Third time’s a charm: “The Ad Astra holiday special 3.0”

adastralogoSo it’s a golden opportunity for that classic TV holiday special. You know, the one where production costs are virtually zero because it’s mostly reused clips and stuff shot on one big party set, and various people show up and say hi and we get to hear about what they’re doing now — and their favorite moments from the last year. “A chance to say hi to old friends — and maybe make some new ones????”

“A very special Ad Astra holiday” , December 2007

For those of you who have gotten to know me over the last few years, Ad Astra (Analysis and Development of Awesome STRAtegies) was a grassroots strategy/culture change project I led at Microsoft.  Our charter to pursue game-changing ideas, positive focus, and attention to diversity — along with a cool logo and hot pink posters and beanbag chairs — attracted some amazing people.  So every year around this time I say hi.

For those who knew me then …

Hiiiiii!  (waves)

What’s up?

jon

PS: I hope everybody has a great holiday season, a wonderful end to 2009, and an even better start to 2010!  Where’s the eggnog?

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Change the way you ask for help (DRAFT)

DRAFT!  Work in progress, feedback welcome! See the first comment for some specific questions

Revised version to appear on The Ideators’ Journey, kicking off a series on collaboration and innovation, perhaps as two posts.

Eve’s Ask for help makes a great introduction to a series that Mikal Lewis and I will be kicking off on collaboration.  Eve, Michael, Mikal, and many of the other people you’ll see participating in this series met on the Ad Astra (Analysis and Development of Awesome STRAtegies) project I led at Microsoft.

During this series, we’ll apply approaches from Change the Way you see Innovation to a real-world problem: designing a free web-based collaboration tool, while simultaneously exploring business opportunities in this space.  In this post, I’ll lay out an initial scenario, and Mikal will take it from there.  First though a little background for people joining our journey in progress.

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“A very special Ad Astra holiday” 2.0

For those of you who have gotten to know me over the last twelve months, Ad Astra (Analysis and Development of Awesome STRAtegies) was a grassroots strategy/culture change project I led at Microsoft.  Its positive focus, wiki-centricity, and network-oriented strategies foreshadowed a lot of work on Get FISA Right and the Voter Suppression Wiki; it’s also where I learned about advertising, something that’s proven very useful in our work with SaysMe.tv.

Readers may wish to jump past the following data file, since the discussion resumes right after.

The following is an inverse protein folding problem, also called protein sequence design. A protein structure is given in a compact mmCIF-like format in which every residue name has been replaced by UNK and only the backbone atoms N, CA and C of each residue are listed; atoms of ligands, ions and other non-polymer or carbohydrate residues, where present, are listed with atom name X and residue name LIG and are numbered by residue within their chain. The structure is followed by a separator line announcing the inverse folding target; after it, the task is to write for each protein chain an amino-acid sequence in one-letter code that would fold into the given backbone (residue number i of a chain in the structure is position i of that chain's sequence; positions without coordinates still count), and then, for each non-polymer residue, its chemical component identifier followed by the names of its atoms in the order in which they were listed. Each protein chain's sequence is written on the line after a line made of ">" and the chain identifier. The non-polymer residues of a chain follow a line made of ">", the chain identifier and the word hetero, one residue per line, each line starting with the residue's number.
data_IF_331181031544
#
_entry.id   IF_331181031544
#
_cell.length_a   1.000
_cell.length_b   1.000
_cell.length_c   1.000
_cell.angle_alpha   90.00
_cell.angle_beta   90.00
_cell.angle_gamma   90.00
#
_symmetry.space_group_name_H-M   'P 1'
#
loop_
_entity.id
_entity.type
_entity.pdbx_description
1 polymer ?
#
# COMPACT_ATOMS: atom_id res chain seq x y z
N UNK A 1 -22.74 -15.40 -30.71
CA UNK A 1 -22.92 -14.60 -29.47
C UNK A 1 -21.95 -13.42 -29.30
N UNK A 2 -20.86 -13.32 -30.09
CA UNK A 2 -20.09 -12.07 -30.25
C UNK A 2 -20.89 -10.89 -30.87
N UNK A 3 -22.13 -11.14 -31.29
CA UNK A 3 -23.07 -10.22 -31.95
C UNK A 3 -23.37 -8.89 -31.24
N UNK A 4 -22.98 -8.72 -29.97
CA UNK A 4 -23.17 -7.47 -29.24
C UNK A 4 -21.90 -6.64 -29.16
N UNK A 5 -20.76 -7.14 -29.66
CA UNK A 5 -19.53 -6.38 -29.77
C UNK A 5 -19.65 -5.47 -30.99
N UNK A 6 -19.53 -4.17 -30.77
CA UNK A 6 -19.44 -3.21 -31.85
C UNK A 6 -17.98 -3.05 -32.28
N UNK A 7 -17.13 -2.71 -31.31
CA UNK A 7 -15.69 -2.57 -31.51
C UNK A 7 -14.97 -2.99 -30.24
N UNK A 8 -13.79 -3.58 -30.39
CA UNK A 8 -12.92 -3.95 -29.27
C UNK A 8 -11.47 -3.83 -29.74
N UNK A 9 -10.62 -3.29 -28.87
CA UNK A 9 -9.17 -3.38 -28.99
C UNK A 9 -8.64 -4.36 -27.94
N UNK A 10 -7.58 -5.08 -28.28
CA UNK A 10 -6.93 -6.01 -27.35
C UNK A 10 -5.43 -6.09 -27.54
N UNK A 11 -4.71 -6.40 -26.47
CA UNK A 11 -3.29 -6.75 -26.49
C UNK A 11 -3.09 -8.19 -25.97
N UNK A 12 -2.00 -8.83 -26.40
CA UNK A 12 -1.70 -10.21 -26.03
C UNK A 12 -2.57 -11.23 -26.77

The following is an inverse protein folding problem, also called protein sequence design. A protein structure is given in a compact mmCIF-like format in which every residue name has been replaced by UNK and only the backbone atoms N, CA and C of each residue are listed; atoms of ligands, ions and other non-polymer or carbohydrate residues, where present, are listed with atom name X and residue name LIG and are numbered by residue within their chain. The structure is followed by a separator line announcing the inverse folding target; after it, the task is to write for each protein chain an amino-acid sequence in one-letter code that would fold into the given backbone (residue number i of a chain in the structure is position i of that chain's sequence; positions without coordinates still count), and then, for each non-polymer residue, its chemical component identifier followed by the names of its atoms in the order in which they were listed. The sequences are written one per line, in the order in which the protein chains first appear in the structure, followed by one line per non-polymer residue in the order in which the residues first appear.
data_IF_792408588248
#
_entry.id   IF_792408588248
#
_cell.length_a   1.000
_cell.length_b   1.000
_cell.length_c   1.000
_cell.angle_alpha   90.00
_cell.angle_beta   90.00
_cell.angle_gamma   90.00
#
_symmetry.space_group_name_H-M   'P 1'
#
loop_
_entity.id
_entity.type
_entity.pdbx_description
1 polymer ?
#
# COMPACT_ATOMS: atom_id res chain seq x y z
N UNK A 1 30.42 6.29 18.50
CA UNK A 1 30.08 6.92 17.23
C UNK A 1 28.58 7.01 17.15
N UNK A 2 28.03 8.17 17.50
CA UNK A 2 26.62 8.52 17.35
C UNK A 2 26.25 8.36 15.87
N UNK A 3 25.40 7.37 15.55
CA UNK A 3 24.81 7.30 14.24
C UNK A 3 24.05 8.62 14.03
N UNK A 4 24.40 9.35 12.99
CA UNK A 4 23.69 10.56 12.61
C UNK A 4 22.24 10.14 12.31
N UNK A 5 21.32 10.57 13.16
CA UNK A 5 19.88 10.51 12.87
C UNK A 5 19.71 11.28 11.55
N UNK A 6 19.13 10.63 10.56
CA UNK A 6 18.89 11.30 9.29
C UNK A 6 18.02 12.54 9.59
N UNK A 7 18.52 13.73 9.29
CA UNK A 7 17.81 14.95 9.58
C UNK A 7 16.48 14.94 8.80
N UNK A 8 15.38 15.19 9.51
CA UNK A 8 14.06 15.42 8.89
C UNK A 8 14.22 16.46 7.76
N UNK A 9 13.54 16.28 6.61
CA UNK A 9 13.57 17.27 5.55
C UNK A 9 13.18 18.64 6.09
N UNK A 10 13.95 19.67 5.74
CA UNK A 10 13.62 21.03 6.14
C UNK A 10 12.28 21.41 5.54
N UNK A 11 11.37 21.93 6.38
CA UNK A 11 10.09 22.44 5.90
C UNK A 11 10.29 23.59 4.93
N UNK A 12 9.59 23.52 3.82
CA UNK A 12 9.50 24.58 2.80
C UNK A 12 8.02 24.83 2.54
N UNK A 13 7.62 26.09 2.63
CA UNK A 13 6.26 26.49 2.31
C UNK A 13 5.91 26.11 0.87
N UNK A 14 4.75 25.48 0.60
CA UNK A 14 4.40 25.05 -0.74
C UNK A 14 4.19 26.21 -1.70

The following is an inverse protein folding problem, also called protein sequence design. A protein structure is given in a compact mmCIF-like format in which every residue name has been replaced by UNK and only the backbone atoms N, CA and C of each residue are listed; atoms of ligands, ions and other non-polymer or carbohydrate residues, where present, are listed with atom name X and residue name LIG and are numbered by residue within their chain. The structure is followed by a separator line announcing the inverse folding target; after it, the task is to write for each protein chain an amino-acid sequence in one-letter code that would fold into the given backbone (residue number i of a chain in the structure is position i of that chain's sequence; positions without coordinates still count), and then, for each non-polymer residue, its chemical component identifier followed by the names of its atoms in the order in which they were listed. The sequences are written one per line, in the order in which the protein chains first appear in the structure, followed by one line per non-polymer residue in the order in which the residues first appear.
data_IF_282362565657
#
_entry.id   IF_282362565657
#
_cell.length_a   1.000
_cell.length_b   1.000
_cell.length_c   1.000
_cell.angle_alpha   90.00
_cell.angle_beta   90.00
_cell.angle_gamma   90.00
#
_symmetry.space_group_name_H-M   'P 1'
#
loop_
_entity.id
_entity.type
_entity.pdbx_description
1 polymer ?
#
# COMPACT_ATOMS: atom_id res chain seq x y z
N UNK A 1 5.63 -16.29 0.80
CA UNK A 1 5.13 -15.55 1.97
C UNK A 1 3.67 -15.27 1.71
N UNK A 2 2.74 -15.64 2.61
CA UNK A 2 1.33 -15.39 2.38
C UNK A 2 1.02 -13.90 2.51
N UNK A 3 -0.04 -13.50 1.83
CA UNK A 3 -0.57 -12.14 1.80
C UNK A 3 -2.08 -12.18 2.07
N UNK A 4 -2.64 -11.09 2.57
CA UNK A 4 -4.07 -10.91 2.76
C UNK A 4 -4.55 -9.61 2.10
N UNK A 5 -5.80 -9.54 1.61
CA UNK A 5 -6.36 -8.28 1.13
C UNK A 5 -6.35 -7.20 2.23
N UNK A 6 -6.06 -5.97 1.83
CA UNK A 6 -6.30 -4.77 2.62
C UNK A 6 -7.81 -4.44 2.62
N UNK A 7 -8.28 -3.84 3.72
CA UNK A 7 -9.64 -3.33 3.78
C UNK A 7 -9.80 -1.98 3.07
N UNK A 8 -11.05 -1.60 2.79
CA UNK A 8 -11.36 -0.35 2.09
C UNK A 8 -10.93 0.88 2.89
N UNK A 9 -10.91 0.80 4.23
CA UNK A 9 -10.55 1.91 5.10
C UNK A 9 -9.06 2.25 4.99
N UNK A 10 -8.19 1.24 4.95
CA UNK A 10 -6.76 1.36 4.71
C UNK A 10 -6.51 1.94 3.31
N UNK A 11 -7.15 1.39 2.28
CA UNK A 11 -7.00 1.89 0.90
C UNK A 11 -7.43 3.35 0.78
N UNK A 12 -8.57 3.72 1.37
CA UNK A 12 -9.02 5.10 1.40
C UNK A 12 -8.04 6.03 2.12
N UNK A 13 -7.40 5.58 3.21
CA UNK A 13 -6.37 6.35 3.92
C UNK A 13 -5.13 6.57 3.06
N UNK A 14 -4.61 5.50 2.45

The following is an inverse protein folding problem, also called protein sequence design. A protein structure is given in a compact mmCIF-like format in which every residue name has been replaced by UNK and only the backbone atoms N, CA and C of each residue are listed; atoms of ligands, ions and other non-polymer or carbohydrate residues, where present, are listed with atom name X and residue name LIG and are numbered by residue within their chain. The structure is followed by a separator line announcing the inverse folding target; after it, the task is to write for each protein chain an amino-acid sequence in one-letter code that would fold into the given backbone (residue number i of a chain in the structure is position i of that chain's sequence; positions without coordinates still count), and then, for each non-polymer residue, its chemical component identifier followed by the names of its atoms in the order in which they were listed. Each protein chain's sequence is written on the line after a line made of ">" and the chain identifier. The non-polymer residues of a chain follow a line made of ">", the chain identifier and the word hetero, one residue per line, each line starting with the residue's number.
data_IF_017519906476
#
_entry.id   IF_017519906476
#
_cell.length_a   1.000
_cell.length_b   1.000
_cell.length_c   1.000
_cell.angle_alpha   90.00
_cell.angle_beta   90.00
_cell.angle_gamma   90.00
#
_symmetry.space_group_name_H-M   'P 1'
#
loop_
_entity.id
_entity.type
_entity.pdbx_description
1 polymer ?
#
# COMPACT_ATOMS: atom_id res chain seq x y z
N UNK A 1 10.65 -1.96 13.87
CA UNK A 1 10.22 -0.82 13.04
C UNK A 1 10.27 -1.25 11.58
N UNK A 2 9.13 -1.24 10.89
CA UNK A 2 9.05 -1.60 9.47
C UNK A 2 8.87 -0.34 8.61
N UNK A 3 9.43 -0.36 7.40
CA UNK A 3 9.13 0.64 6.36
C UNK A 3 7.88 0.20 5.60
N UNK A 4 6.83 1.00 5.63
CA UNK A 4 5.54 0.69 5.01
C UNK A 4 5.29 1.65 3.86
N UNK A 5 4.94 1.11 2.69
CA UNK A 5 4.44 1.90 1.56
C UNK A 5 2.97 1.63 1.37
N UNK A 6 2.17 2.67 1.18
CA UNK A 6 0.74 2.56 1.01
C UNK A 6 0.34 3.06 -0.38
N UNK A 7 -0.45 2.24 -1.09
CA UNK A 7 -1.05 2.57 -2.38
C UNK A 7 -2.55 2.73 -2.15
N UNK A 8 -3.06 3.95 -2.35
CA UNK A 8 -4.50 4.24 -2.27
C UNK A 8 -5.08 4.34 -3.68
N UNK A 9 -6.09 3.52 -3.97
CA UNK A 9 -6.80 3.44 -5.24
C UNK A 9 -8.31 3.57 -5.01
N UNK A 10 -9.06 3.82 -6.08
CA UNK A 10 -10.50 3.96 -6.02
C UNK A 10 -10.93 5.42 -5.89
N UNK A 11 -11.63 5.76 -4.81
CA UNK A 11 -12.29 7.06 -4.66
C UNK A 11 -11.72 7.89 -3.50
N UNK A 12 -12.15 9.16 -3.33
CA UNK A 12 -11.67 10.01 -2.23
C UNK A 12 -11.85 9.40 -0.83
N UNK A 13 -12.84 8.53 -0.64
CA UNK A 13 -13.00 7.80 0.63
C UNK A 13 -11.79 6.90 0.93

Wow, what a year!

Welcome to Ad Astrans and friends.  There’s a lot to catch up on and I hope that everybody uses this thread to start doing so.   If you haven’t been tracking it closely, Ad Astra-style wiki/social network activism has gone mainstream over the last six months — poke around the blog for more.  w00t w00t!  More on all that soon …

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Make desire more important than fear: “Change the Way You See Yourself (Through Asset-Based Thinking)”

cover for CTWYSEKathy Cramer and Hank Wasiak’s new book is out, a gorgeous and well-focused follow-on to their Change the Way You See Everything, one of the Microsoft Ad Astra project’s signature giveaways.* In May 2007, we did an amazing two-day workshop with Kathy, Hank and his colleagues from the Concept Farm, and folks from Extreme Arts and Sciences and Telstar oriented around the “Hero’s Journey” archetypal narrative as a metaphor for innovation. We also steadily refined a series of Asset-Based Thinking workshops involving customer-focused brainstorming and problem-solving. So it’s safe to say I’m a fan.

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CFP08 trip report (2): Dear Potus 08

Part 2 of a series; please see CFP08: trip report for part 1

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If the Computers, Freedom, and Privacy community wrote a letter to the next President of the United States about our priorities for technology policy, what would we say — and how would we get him or her to read it?

There’s only one way to find out.

— from the original, now spam-infested, announcement